I was in New York City on 11 September 2001. My wife and I had stopped in to visit family on our way moving to Prague from Los Angeles. From the balcony of my family’s flat, you could see the World Trade Center in the distance. It literally towered over all of New York.
I woke up before the attacks. The most I could think of was the Yankee game from the night before, rained out after we had waited in the stands for several hours. That left the sky an almost unreal blue, the kind that only exists in the upper reaches of the stratosphere, but which rain seems to wash down to Earth to soak into your cornea for a few hours before the sun finally burns it all away.
It was, in every way, in shattering contrast to the unreality of the events that followed. Newscasters watched the first building burn and could only speculate on some incalculable navigation error. Even after the second building burst into flame and one of the towers actually fell, I could still only process: “My God. The NYC skyline will never look the same, with only one tower left.”
As a kid in New York, watching them built, you didn’t think of them as the “World Trade Center”; that would be boring. They were the “Twin Towers”, and you never considered that one could exist, even for a half hour, without the other. And then, like conjoined twins codependent on some vital organ in the national consciousness, they did not.
But yet, even then, looking through the scar of the skyline into the empty space where the buildings had anchored the island, the event still remained unthinkable. It wasn’t until small aspects began to aggregate that the scope of it all came into focus; like a photograph sharpened by the details that your eyes can see but a lens cannot.
When I lived in Europe for five years, I realized it was these details that underlined your sense of cultural dislocation—the shapes of keyholes and doorknobs, for instance—rather than the broad strokes of language and history. The broad strokes merely bent the direction of the tracks; but it was a small stone that could actually derail the train.
The days that followed became filled with these unanticipated moments, the kind you can’t prepare for, like turning a corner on the street to find a spontaneous candlelight vigil, random strangers who came together just so they could spend a few moments in each other’s company.
Both the city’s Red Cross and a local firehouse stood right below my family’s flat. We watched through the day as the line to donate blood at the Red Cross snaked around the block. But when we finally went down to join the line, officials turned us away–no room for any more stock, and nobody had survived anyway.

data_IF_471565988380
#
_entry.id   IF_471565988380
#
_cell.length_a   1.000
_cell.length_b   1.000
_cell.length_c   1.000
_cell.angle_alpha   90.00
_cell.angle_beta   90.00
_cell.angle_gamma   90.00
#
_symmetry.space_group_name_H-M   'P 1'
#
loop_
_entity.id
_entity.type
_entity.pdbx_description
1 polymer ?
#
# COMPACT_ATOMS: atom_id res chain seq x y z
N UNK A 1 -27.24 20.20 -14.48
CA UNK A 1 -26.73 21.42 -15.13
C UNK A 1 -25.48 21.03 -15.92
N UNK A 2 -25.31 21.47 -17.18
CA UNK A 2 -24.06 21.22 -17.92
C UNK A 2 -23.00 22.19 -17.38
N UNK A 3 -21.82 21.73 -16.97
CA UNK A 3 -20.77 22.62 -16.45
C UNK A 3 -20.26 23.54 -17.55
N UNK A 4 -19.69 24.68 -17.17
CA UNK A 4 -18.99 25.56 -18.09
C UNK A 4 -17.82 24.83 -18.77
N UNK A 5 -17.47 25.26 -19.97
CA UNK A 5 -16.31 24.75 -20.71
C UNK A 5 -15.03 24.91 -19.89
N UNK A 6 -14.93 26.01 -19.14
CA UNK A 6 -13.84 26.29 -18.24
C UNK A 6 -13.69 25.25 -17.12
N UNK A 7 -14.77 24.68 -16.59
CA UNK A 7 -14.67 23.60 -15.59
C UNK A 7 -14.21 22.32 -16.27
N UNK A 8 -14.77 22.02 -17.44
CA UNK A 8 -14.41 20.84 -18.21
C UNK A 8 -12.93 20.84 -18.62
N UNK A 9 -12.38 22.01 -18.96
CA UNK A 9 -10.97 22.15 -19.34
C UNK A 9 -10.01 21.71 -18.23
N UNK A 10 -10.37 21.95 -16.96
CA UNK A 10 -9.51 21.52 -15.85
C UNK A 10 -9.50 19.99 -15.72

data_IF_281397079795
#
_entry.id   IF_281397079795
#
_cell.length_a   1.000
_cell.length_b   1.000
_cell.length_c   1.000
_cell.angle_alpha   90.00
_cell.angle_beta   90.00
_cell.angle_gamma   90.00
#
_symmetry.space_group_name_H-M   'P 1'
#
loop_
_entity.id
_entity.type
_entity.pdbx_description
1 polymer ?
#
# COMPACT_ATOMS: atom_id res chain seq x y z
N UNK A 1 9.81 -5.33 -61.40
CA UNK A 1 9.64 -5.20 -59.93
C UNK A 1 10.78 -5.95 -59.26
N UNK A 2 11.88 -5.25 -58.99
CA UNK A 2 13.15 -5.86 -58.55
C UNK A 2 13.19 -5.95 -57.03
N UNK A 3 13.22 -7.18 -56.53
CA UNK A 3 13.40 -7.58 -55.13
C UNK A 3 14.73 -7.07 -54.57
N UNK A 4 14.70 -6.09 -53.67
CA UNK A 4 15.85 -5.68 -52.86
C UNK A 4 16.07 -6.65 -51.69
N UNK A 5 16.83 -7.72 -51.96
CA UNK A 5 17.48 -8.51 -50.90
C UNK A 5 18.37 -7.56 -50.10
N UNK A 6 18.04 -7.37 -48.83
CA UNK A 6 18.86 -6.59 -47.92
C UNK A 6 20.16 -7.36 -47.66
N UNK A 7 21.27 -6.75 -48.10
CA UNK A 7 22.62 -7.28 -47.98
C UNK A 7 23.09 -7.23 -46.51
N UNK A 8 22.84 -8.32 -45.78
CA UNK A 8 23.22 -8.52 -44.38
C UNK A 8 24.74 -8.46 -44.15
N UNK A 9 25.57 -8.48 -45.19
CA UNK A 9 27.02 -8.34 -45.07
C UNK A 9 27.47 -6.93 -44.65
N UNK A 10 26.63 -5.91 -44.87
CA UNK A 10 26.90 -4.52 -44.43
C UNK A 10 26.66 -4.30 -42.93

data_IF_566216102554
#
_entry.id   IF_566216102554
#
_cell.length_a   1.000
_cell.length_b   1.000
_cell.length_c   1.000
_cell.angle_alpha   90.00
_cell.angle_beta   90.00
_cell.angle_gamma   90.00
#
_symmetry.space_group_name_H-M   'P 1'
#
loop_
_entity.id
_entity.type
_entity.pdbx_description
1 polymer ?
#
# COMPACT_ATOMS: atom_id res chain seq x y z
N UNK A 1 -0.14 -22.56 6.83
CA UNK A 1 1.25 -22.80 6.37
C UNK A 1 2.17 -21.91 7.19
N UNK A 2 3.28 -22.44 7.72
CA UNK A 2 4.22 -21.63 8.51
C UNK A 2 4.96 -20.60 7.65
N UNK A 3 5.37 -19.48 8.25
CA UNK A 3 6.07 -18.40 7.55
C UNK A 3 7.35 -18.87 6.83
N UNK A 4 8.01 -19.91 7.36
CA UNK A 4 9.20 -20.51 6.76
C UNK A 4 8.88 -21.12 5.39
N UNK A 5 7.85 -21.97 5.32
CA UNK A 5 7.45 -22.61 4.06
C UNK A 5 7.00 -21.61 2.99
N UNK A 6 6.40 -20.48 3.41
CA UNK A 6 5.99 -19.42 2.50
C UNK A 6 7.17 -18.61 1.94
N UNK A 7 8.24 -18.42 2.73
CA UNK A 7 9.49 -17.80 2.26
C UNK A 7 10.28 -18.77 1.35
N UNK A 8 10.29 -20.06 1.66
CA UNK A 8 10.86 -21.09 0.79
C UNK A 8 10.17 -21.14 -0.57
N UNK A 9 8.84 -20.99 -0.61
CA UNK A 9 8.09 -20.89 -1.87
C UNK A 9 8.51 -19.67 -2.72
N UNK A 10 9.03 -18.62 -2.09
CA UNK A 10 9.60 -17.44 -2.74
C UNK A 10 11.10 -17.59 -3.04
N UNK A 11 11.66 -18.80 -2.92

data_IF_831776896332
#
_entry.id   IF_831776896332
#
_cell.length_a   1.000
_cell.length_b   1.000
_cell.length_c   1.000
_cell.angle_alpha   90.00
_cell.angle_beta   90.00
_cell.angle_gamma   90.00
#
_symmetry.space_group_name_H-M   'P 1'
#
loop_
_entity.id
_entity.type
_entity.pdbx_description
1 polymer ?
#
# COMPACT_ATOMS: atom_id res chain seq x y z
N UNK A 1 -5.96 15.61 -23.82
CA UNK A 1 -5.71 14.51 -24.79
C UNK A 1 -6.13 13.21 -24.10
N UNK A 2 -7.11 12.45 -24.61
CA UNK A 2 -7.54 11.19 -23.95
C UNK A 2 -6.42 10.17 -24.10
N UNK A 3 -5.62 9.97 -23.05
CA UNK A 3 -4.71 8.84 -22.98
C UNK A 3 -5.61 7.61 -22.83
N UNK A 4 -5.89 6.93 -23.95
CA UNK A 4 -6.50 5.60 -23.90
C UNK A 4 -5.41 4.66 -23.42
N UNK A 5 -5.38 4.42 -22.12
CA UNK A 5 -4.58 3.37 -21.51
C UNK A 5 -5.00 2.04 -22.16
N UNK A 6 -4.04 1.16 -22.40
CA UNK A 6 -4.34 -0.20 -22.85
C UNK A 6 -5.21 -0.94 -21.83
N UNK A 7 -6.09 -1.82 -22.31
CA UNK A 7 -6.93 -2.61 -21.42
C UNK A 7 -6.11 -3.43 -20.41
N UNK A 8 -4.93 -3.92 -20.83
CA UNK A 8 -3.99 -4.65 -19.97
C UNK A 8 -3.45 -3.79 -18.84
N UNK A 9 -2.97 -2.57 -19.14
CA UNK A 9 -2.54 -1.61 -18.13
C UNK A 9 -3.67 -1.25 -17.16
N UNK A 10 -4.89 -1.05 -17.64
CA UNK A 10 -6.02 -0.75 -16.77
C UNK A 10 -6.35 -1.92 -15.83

We passed the firehouse a few days later, and saw the entire cross-street shut down by a dune of flowers that cascaded out the station doors and into the roadway. We saw that officials had posted two letters in the glass case outside: The first, from the city fire commissioner, requested the names of the station’s firefighters who’d died. The second, from the firehouse captain, refused to designate his men as dead; he would record them only as “missing, still on duty at the scene.” Following that: a list of more than half the men who had been under his command.
A few days later, my wife and I took a walk in Central Park to escape the relentless coverage on TV. We were relieved to smell the barbecues that you’d normally see on a late summer day, as if people had finally returned to the normality of their lives.
Except, after a few minutes, we realized that there weren’t any barbecues; it was the smell of the wreckage at Ground Zero, still burning, drifting up to blanket the entire island. You couldn’t even breathe without a constant reminder of the attacks.
One memory stands out. In the weeks after the towers fell, every square foot of fence in New York was conscripted by flyers from family members searching helplessly for loved ones. Each carried the same message: Have you seen this person? Worked on the 99th floor. Worked on the 101st floor. Worked on the 97th floor. Over and over again—all pictures of smiling, photocopied faces; all ghosts, all gone.
Along these fences, people would sometimes leave artwork, mementos, origami cranes, or stuffed animals pinned with sealed, secret envelopes. One man walked by with his young daughter, showing her the keepsakes that others left behind. She asked the kind of question that people overwhelmed by massive tragedy never consider: What will happen to all these things?
The man didn’t really expect the question, and didn’t really have an answer. He told his daughter that someone would eventually come by and put it all in a box.
And then the girl asked, with that kind of innocence reserved only for children: “What do they do with the box?”
What do we do with the box.
I’ve asked myself that question every year on the anniversary of the attacks. I had a friend once burst into tears from a simple question like “how’s work”, because she held a job at an investment firm and knew dozens of people who died that day. Whenever I see an electric blue sky, the kind that really only exists in your memory, I still think of airplanes exploding.
All that only serves to remind me of just how utterly stupid I was to worry about a Yankees game from the night before; or how, as a thousand people were crushed into grey concrete dust, I could still only think about the New York City skyline. Even now, thinking back on it, I still feel ashamed, really.